QuadrigaCX – it’s the story that doesn’t seem to end and definitely doesn’t appear to be getting any better. The latest news to come out of the saga is from Ernst & Young, the appointed Monitor of the Canadian crypto exchange, which revealed on February 12 that QuadrigaCX accidentally transferred nearly $500,000 in Bitcoin (BTC) to its cold wallets earlier this month.
For those of you not aware of the QuadrigaCX story, you could be forgiven for wondering why the exchange can’t simply transfer the BTC back. Unfortunately for the company, it’s not that simple.
As Finance Magnates previously covered in-depth, the QuadrigaCX story is a wild one, with many conspiracy theories surrounding the exchange. Troubles for the company started back in early 2018 but were further enhanced following the sudden death of its Chief Executive Officer (CEO), Gerald Cotten, who passed away on December 9, 2018.
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A significant amount of the exchange’s cryptocurrency reserves are locked inside of cold wallets. When Cotten passed away, he took with him the only way to access these unhackable offline storage units as he was solely responsible for the wallets and corresponding keys. Now, as much as $190 million is reportedly at large and users haven’t been able to withdraw their money for months.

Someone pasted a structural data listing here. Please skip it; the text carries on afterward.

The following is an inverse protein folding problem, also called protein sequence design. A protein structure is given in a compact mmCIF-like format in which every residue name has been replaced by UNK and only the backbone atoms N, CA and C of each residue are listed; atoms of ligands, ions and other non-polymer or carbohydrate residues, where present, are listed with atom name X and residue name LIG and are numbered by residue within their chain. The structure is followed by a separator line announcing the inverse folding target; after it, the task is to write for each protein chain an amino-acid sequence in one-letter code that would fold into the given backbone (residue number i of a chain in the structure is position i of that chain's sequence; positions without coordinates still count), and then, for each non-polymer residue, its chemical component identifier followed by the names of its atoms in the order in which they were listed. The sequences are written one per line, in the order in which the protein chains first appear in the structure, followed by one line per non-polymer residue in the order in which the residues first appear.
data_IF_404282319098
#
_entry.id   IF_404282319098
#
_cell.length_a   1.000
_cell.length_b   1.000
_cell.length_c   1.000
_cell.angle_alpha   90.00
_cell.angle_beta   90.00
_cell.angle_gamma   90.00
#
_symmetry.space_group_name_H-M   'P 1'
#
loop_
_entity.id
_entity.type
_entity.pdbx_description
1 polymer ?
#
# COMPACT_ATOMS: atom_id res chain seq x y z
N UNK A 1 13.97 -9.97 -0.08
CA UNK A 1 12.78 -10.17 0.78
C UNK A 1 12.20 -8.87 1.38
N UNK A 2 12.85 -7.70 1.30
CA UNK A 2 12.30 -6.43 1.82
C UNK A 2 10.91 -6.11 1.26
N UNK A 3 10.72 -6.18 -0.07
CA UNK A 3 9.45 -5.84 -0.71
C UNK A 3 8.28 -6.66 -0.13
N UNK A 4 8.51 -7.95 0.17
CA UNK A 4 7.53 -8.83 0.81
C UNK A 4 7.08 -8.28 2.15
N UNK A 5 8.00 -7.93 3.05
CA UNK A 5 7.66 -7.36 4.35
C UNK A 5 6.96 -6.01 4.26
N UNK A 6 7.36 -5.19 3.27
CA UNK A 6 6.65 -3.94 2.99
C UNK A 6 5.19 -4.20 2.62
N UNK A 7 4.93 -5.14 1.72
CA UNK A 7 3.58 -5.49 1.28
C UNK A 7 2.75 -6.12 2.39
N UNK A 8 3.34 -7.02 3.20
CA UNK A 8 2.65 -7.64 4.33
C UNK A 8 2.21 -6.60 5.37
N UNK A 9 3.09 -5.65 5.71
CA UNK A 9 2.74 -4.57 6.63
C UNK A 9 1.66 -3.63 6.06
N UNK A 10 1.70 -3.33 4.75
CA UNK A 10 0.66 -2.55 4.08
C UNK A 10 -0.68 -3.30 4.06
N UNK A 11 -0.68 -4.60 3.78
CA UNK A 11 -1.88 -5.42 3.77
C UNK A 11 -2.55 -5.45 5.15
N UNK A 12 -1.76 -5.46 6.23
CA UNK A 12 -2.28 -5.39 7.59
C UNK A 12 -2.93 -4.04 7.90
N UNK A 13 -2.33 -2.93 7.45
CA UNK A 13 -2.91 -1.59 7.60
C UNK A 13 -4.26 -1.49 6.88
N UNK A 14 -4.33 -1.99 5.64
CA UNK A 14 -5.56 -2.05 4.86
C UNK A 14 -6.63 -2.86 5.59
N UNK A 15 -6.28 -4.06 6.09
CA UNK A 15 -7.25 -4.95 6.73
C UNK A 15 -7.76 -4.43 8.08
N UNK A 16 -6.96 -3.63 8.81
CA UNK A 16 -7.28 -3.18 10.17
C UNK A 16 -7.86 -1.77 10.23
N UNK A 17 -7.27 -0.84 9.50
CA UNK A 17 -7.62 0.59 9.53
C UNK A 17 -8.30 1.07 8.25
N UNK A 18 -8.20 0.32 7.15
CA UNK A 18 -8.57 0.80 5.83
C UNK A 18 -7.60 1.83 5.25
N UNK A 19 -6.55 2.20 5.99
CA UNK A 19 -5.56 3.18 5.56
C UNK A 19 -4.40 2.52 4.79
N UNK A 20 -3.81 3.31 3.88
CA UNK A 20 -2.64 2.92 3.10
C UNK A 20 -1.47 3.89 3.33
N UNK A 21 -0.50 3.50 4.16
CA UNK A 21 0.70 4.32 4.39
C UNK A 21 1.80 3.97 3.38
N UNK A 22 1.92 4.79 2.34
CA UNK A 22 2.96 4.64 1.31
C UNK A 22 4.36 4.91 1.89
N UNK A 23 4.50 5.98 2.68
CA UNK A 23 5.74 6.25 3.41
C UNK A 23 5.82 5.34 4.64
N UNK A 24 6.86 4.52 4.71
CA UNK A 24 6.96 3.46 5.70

Previously, QuadrigaCX appointed Ernst & Young, one of the “Big Four” audit companies, as an independent third party to monitor the proceedings in a creditor protection case granted by the Nova Scotia Supreme Court.
“On February 6, 2019, Quadriga inadvertently transferred 103 bitcoins valued at approximately $468,675 to Quadriga cold wallets which the Company is currently unable to access. The Monitor is working with Management to retrieve this cryptocurrency from the various cold wallets, if possible,” the report from Ernst & Young said.
Ernst & Young Seizes QuadrigaCX Electronic Devices
In the process of the audit, Ernst & Young has also taken possession of a number of Quadriga electronic devices, which were reportedly owned or used by the former CEO. This includes four laptops, four cell phones and three fully encrypted USB keys. The devices are in a rented safety deposit box by Ernst & Young, the auditor said in the report.